the most dangerous roads in the UK

the most dangerous roads in the UK

It doesn’t matter how good a driver you are, every time you get into your car you are putting your faith in other people to also drive safely. Unfortunately, this isn’t always the case and there are some roads in the UK that have poor records when it comes to accidents. With 71 people killed or seriously injured on the UK’s roads every single day, it is a problem that needs to be addressed.

In this article, we will look at the most dangerous roads in the UK as well as steps you can take to reduce the chance of having an accident in these areas.

What is the most dangerous road to drive on?

You might think that fast-moving traffic on motorways means they are the most dangerous type of road to drive on, but this isn’t the case. Single carriageway roads are noted as being more dangerous, with just 1% of travel being on a low risk section of road.

This data, collated by the Road Safety Foundation (the UK’s independent regulator for road safety), shows that the A537 from Macclesfield to Buxton is a persistently high risk road and one of the most dangerous in the UK, particularly for motorcyclists. Of the 264 casualties recorded over a ten year period, 70% of those injured were motorcyclists.

Coming in at a close second is the A254 from Margate to Ramsgate. This road, although just 6km long, was the site of 15 fatal and serious road accidents in between 2013 and 2015, up 7 from previous years.

What makes a road dangerous?

Another assumption is that urban streets or inner city driving causes more accidents due to the many distractions that a city provides, but again this is not the case. Rural roads are more likely to be the site of accidents and fatalities due to many drivers going too fast. Rural roads can also hold many hidden dangers, such as concealed driveways and sharp turns. For a lot of drivers, the thought of low traffic in these backwood roads means less chance of an accident, but of course it can be this assumption that lulls drivers into a false sense of security.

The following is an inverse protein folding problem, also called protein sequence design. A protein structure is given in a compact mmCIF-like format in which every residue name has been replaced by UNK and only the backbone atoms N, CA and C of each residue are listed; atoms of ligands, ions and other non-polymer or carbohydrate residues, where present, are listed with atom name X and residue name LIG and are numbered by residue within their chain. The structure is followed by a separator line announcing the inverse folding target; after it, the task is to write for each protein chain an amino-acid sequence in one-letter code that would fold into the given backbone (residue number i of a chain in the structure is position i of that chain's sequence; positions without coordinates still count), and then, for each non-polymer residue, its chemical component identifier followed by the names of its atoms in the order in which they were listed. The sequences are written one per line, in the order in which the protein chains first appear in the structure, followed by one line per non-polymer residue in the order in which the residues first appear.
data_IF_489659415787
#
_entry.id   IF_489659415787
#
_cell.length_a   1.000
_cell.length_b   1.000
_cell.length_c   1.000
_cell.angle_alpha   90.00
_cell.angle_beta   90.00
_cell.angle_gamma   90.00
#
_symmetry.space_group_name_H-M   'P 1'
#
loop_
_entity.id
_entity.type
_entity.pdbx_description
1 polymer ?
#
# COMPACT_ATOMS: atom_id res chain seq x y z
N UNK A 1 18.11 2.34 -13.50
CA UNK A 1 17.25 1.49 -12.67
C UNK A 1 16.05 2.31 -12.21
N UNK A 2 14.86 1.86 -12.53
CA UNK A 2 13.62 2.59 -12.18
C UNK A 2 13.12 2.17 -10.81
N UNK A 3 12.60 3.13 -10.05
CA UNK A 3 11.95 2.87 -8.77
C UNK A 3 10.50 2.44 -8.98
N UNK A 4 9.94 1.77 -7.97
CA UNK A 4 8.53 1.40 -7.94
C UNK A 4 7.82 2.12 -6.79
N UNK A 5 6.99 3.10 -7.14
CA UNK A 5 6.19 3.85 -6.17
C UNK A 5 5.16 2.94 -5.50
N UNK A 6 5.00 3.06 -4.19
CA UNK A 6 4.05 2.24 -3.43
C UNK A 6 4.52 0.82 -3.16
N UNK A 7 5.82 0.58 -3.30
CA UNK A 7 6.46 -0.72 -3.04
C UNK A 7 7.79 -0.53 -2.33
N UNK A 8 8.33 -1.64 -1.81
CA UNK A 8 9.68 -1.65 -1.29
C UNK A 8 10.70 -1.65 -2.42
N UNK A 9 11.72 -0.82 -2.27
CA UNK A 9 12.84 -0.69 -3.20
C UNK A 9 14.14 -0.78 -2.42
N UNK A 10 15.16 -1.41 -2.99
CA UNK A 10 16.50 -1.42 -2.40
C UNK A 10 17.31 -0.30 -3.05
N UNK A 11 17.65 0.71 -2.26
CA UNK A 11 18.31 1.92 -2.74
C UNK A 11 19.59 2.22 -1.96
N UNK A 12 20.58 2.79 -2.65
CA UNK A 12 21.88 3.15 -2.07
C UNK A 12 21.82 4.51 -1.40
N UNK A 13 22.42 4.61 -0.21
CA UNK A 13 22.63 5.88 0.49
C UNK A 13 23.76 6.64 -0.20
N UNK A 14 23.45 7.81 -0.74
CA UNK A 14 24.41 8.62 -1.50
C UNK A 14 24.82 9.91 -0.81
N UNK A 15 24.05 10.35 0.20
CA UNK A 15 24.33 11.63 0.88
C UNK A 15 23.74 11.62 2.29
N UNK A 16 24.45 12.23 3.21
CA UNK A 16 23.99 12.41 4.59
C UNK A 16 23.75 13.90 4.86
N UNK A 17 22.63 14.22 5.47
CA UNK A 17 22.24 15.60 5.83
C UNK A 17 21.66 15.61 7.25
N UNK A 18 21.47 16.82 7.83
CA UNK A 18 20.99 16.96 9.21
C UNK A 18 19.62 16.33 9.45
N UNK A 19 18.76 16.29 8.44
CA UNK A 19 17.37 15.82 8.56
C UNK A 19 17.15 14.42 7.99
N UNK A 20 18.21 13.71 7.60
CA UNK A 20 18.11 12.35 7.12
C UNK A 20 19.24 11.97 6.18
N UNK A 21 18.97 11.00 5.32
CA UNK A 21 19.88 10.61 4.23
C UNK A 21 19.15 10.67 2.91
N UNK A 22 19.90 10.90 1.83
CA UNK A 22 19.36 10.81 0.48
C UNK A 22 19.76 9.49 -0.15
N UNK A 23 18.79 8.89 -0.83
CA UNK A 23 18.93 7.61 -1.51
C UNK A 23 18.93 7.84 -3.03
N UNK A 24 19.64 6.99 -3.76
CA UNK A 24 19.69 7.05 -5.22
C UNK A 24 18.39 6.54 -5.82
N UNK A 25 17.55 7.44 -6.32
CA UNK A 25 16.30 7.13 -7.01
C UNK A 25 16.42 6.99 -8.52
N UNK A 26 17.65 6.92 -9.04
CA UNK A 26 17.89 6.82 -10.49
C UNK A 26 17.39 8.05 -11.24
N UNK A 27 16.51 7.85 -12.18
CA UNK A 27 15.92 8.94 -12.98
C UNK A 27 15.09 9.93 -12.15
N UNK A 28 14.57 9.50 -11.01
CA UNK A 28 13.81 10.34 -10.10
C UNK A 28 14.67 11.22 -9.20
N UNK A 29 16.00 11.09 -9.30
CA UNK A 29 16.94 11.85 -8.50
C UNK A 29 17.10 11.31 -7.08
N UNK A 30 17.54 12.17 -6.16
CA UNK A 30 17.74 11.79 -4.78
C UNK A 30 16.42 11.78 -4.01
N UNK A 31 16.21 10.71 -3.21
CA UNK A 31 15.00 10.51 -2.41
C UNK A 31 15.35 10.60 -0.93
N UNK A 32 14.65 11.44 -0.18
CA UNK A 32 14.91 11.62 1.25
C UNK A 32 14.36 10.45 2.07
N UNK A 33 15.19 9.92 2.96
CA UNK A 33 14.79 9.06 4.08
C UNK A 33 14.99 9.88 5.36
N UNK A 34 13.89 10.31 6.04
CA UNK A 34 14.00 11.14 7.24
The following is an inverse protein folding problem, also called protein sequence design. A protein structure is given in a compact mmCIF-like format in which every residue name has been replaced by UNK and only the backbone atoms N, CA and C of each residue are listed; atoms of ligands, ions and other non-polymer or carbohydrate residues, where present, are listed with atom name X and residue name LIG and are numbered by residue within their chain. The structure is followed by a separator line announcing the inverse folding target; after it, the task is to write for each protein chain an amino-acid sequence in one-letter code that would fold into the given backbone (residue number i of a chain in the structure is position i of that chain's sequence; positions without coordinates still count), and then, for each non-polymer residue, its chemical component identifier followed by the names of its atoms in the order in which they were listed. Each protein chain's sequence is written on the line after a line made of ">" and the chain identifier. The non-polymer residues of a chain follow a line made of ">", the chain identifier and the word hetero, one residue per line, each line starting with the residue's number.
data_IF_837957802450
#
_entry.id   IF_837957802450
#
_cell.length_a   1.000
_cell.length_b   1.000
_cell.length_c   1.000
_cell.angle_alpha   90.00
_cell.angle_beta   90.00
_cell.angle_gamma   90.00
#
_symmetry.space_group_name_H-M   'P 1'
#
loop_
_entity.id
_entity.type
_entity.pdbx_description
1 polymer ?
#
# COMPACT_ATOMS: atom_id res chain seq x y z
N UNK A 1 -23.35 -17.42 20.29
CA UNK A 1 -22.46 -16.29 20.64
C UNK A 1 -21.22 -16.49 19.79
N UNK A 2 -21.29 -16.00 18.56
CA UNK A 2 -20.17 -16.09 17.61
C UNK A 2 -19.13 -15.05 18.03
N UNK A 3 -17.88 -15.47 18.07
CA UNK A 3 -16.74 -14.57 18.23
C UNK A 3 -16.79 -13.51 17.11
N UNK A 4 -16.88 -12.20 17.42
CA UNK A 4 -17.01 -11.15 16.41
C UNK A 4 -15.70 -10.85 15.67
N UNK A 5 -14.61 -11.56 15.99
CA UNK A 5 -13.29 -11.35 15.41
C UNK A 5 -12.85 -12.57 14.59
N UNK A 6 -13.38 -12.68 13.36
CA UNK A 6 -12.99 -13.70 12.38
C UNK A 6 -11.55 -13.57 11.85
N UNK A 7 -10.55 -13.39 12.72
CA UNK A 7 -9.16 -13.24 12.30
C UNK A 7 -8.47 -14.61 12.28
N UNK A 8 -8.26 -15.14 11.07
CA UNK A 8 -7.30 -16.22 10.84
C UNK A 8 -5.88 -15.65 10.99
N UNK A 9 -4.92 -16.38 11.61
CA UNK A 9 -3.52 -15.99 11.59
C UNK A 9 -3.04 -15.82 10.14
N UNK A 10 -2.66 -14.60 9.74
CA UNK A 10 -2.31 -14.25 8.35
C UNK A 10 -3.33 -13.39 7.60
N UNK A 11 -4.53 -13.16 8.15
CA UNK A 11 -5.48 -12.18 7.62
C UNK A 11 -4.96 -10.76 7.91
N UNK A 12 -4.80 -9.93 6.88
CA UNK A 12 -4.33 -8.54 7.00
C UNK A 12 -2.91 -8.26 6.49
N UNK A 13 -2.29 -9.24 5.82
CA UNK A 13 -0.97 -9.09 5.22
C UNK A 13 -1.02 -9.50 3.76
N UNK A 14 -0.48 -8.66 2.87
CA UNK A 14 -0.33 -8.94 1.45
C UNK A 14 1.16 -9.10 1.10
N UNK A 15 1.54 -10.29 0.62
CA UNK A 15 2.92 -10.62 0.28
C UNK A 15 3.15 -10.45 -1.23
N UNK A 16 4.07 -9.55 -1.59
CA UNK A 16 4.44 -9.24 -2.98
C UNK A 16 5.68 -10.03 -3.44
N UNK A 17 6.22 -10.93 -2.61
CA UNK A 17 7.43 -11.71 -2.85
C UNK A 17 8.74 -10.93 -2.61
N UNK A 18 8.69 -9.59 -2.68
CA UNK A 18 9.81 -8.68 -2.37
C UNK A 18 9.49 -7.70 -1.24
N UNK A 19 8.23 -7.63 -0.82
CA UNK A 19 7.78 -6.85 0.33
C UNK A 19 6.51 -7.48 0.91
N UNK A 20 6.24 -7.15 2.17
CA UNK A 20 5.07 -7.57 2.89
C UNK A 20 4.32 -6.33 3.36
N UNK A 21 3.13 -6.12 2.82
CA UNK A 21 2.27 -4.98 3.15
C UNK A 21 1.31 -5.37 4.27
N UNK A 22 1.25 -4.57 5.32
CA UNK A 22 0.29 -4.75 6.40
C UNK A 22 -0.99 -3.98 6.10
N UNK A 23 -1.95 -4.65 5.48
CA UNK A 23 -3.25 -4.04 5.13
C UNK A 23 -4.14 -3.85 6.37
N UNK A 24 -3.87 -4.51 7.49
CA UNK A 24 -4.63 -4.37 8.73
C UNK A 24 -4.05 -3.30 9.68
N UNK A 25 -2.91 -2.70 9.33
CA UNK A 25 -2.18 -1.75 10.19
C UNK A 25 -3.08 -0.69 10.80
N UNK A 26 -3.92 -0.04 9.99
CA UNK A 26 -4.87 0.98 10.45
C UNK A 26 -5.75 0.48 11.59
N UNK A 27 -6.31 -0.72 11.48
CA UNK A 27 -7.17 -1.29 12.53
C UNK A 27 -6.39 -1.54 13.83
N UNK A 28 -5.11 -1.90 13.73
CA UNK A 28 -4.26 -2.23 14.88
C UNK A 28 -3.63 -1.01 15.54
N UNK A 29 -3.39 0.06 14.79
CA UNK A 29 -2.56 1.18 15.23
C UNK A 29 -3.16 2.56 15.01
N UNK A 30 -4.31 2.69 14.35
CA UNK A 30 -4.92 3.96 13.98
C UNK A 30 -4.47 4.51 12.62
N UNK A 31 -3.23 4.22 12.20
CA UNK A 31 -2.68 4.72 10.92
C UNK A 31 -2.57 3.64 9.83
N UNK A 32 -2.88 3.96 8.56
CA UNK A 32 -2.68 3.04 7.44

Another aspect to consider is the conditions under which you are driving. Roads that may not have previously seemed dangerous might become so for a number of reasons. A lack of street lighting at night, issues with water drainage when it rains, or potholes and other unexpected road issues might crop up without much notice, which means you would need to adjust your driving to suit them.

Although there are some roads that appear inherently dangerous, a lot of the time it comes down to the driver and the risks they might take without due care - like speeding.

Where are you most likely to have a serious accident?

Interestingly, two thirds of accidents occur on low speed roads and usually within 25 miles of home. This is thought to be down to our relaxed nature when driving familiar roads, perhaps leading to a loss of concentration or focus, which may mean a higher chance of getting to an accident. In terms of area, according to statistics, the places you are most likely to have an accident in the UK include the West Midlands, Thames Valley, West Yorkshire, Kent, and Hampshire.

Driving at a higher speed, such as you do on a motorway, does not necessarily raise your risk of an accident either. As mentioned, motorway driving is safer in general, with just 7% of accidents happening with cars driving above 70mph. Statistics show that 57% of accidents in the UK happened in areas with a speed limit of 30mph. This underpins the idea that a loss of concentration due to the assumption of lower risk can actually contribute to accidents.

How can we solve the road accident problem?

Road accidents are somewhat inevitable. Regardless of how safely you drive, you may be sharing the road with someone who does not. This is a risk that drivers take every time they get into their car - but there are some steps that can be taken to reduce the chance of a serious collision.

The main way to lessen your chances of an accident is to be honest with yourself about the way you drive. If you think you could improve, take an advanced driving course to improve your confidence and understanding of the road. It may be that you took your test decades ago, but cars and roads are rapidly changing. From the new technology being employed on smart motorways, to the increased technology being installed in modern cars, it might be wise to update your knowledge and learn how to be safer for yourself and other road users.

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